Palo Alto-based company creates device to improve posture


If you sit at your desk for eight hours a day, chances are you slouch once in a while. But if consistently bad posture is leading to back pain or other issues you might need some help to straighten up your act.

Lumo is an avatar and posture coach at the heart of an app-based system developed by Palo Alto-based LUMOback. It employs a wireless sensor built into a flexible waist belt.

As you move, the sensors transmit information about your posture and body position directly to an iPhone. And if the message isn't good, the device answers back.

"And so if Colton starts slouching in his chair Lumo knows that and he gets sad and Colton gets a little vibration pulse," Co-Founder Andrew Chang said.

The vibration isn't painful or even uncomfortable according to Chang. He says it's designed to coax the wearer into straightening his or her posture over time. Something like a nagging personal trainer, who's always on the case.

"What we're trying to do there is we're trying to stimulate those muscles and we're trying to say 'hey, hey, hey, you should be sitting in a different position,'" Chang said.

Chang says he was inspired to develop the product because of his own struggles with back pain. And while he admits it's not a cure in itself, he says correcting posture is one of the common recommendations for many patients.

LUMOback enters a growing field of app-based health and fitness coaches, such as Fit Bug and Fit Bit, which track everything from calories and heart rate to hours spent exercising.

"I put it on my participants and I got a lot of feedback from them," Carstensen Life-span Development Laboratory researcher Mary Rosenberger said.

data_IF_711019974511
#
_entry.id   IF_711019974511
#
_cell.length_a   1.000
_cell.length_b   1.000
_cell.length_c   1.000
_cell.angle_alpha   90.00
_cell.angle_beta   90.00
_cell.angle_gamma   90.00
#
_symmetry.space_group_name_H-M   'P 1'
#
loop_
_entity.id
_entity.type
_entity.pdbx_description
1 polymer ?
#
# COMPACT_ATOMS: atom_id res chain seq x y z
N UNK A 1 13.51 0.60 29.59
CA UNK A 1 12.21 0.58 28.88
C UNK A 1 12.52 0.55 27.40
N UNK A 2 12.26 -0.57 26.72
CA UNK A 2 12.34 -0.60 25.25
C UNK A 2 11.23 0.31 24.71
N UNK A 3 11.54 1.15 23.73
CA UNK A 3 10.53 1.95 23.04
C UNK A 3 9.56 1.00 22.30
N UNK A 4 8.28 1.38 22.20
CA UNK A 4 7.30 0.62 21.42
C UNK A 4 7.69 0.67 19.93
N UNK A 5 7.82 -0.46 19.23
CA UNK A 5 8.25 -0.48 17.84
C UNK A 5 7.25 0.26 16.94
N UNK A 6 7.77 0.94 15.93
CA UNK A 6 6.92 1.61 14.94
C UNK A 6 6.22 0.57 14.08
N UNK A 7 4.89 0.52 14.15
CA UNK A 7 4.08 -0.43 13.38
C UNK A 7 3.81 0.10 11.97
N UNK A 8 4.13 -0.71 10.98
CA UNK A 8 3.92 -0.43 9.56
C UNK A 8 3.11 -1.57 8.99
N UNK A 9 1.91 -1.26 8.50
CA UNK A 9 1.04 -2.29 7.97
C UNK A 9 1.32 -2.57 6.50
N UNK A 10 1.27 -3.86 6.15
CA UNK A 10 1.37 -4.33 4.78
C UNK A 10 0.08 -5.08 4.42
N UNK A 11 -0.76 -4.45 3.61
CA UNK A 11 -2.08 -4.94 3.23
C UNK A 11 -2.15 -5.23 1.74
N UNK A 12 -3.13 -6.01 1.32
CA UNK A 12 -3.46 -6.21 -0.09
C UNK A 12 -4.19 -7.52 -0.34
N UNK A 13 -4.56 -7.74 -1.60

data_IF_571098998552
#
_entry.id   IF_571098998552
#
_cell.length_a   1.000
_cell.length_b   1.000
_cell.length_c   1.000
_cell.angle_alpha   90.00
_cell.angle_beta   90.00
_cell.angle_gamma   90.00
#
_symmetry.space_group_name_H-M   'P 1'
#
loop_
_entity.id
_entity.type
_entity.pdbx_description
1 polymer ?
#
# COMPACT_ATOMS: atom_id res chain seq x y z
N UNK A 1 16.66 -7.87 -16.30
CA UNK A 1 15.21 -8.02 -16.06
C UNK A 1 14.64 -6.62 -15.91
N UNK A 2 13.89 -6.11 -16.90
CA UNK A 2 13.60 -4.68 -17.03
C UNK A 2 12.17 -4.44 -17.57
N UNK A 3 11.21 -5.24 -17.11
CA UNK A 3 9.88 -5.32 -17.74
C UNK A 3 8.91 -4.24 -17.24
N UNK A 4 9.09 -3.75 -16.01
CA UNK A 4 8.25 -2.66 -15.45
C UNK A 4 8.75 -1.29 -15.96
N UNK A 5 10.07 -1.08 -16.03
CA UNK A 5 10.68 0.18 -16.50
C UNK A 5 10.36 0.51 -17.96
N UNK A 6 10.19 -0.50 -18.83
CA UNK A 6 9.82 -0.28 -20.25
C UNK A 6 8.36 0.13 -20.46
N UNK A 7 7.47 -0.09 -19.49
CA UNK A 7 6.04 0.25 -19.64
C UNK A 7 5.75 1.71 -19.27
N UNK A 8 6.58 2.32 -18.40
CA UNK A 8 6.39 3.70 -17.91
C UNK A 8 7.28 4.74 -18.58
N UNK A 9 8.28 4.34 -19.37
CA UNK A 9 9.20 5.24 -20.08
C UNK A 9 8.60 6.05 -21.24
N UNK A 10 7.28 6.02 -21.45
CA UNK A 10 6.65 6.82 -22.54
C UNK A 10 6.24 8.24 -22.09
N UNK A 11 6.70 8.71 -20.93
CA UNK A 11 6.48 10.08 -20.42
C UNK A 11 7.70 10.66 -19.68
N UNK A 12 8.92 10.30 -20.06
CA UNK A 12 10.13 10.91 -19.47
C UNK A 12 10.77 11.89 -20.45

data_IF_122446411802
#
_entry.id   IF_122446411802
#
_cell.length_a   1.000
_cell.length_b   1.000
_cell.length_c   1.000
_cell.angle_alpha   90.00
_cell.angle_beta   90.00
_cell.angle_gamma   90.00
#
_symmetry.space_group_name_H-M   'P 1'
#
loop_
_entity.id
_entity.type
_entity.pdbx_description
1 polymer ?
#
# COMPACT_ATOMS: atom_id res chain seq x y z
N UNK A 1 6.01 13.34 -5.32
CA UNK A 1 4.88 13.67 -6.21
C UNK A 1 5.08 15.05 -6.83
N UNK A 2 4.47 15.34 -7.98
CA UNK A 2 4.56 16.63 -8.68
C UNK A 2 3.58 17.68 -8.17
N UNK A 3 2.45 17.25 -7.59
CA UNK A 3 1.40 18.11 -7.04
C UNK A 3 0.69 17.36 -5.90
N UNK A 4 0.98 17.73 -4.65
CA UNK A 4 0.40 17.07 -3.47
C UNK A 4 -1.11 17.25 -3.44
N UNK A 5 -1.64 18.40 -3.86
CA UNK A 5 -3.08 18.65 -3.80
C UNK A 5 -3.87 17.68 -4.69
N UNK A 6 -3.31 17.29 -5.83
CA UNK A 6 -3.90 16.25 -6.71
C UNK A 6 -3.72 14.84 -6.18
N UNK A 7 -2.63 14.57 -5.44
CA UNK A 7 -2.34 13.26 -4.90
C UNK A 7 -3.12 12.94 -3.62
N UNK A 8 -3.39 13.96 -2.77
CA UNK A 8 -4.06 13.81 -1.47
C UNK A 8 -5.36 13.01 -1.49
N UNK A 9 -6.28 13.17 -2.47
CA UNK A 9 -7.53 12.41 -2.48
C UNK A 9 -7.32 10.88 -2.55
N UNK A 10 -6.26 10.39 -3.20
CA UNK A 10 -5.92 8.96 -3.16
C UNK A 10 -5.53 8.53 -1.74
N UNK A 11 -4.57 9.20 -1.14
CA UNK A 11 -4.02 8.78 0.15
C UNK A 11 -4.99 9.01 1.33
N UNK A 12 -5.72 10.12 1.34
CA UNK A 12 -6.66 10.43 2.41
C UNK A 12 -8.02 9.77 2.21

Rosenberger studied the effectiveness of app-based feedback devices, including LUMOback and says they all have plusses but, suffer from the same basic challenge.

"There is a fatigue factor with all of these devices and so about two months into it is the general time frame," Rosenberger said. "People get tired and they get fatigued with looking at their numbers."

But Rosenberger says clients who do stick with the program for roughly a year can change ingrained habits. In the case of LUMOback Chang says the strategy is to correct posture-related pain and other problems by retraining the body.

"Overtime people will be building muscle memory to sit better and to stand better over time and eventually they wouldn't even have to use the LUMOback," Chang said.

The device also tracks sleeping position and hours spent standing and walking. And like the slouch alarm it can be programmed to nudge wearers to simply stand up once in a while and give their posture a break.

The LUMOback device retails for about $150. It currently runs on the iPhone with an Android version coming soon.

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